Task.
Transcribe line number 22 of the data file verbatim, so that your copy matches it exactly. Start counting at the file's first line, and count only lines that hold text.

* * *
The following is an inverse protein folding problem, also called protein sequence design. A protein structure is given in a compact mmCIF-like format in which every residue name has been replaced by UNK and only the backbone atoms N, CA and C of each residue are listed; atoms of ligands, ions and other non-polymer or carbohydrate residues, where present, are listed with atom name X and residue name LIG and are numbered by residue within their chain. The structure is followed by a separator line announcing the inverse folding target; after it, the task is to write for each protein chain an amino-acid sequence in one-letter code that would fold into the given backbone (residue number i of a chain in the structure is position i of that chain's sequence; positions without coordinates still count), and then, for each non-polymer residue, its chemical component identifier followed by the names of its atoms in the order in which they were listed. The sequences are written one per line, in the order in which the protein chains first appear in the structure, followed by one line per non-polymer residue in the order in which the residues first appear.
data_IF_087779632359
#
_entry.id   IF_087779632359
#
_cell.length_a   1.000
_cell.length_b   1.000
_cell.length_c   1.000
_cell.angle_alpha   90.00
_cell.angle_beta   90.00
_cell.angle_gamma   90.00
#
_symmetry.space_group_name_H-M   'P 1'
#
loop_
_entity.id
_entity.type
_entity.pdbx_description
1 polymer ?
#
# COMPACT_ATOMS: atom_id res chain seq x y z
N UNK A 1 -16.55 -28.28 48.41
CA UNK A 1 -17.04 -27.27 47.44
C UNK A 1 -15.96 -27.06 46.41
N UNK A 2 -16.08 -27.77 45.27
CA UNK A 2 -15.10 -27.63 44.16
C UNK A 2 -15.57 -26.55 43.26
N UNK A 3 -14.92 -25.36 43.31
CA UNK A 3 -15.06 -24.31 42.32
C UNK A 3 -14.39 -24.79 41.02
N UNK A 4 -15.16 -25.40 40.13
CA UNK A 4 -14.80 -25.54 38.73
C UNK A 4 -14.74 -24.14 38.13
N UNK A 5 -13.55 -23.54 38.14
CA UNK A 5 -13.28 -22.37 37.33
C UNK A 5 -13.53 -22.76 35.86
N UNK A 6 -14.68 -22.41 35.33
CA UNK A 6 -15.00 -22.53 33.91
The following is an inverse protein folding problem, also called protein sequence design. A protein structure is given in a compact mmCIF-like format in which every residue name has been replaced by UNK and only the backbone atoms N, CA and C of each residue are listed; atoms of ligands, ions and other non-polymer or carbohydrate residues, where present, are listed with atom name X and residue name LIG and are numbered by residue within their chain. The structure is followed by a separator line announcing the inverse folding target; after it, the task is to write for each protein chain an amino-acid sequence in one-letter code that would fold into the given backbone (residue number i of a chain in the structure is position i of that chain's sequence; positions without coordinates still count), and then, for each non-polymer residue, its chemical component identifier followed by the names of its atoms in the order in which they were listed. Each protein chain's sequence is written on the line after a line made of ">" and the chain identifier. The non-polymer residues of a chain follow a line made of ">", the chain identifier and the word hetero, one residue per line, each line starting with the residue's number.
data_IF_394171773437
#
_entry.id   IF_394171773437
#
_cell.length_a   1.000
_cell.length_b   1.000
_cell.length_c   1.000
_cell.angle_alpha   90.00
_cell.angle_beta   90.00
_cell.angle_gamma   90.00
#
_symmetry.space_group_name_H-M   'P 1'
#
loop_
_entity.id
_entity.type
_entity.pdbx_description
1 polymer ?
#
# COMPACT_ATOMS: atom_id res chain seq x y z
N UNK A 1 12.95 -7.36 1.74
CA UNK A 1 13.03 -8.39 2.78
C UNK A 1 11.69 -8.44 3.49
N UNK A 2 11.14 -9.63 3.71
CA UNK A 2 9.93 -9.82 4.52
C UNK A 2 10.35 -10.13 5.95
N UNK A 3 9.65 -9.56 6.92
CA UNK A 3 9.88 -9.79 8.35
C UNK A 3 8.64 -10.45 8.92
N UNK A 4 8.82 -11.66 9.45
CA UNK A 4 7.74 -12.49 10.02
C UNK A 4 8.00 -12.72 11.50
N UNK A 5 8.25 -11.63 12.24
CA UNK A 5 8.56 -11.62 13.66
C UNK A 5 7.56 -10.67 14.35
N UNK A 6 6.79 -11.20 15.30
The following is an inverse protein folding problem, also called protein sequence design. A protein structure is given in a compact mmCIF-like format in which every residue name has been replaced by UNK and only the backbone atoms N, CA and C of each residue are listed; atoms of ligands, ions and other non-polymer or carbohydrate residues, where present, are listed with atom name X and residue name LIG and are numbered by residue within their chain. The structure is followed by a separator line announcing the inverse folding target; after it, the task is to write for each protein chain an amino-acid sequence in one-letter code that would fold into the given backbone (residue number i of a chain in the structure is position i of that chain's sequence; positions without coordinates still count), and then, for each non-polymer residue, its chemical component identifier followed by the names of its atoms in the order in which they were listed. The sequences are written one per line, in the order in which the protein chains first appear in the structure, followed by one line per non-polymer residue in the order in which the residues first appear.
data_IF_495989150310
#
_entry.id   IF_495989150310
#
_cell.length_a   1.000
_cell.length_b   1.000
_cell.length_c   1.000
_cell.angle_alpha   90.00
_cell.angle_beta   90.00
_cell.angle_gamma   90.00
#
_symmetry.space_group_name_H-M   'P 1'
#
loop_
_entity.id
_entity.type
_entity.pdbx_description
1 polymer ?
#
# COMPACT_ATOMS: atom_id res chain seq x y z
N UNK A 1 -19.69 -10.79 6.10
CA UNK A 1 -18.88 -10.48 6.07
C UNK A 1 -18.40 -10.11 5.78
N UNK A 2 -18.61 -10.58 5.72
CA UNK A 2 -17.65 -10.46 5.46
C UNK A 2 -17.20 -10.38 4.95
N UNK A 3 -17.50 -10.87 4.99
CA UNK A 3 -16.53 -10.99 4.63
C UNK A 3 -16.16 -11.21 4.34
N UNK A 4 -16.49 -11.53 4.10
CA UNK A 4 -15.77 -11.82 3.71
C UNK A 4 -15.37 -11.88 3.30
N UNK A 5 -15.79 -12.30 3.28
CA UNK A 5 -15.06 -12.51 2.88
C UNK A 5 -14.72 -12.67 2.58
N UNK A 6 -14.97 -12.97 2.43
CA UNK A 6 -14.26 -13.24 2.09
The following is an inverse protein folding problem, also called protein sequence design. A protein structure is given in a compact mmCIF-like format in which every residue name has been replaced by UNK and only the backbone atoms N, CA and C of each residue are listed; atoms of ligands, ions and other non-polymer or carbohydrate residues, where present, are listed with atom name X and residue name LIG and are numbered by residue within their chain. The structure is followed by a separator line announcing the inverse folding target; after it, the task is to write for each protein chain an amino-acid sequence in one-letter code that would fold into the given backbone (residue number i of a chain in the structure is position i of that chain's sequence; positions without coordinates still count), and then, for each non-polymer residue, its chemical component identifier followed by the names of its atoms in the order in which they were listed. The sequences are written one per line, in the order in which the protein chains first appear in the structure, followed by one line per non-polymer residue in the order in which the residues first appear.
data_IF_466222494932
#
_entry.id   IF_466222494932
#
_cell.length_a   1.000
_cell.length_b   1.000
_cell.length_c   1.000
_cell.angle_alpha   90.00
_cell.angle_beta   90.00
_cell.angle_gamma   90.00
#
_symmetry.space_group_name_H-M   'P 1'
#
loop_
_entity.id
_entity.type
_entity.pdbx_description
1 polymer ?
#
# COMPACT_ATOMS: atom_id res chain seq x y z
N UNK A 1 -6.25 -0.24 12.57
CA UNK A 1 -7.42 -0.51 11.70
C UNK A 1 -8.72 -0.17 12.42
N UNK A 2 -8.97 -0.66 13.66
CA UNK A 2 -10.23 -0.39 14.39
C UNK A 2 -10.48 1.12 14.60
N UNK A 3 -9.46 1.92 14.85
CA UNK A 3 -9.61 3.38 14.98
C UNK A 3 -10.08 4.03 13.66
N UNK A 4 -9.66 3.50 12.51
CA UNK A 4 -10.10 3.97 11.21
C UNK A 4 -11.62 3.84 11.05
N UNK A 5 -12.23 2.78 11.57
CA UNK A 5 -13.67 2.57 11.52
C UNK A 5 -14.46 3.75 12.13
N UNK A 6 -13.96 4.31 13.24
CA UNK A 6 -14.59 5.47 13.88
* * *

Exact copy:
N UNK A 1 -16.55 -28.28 48.41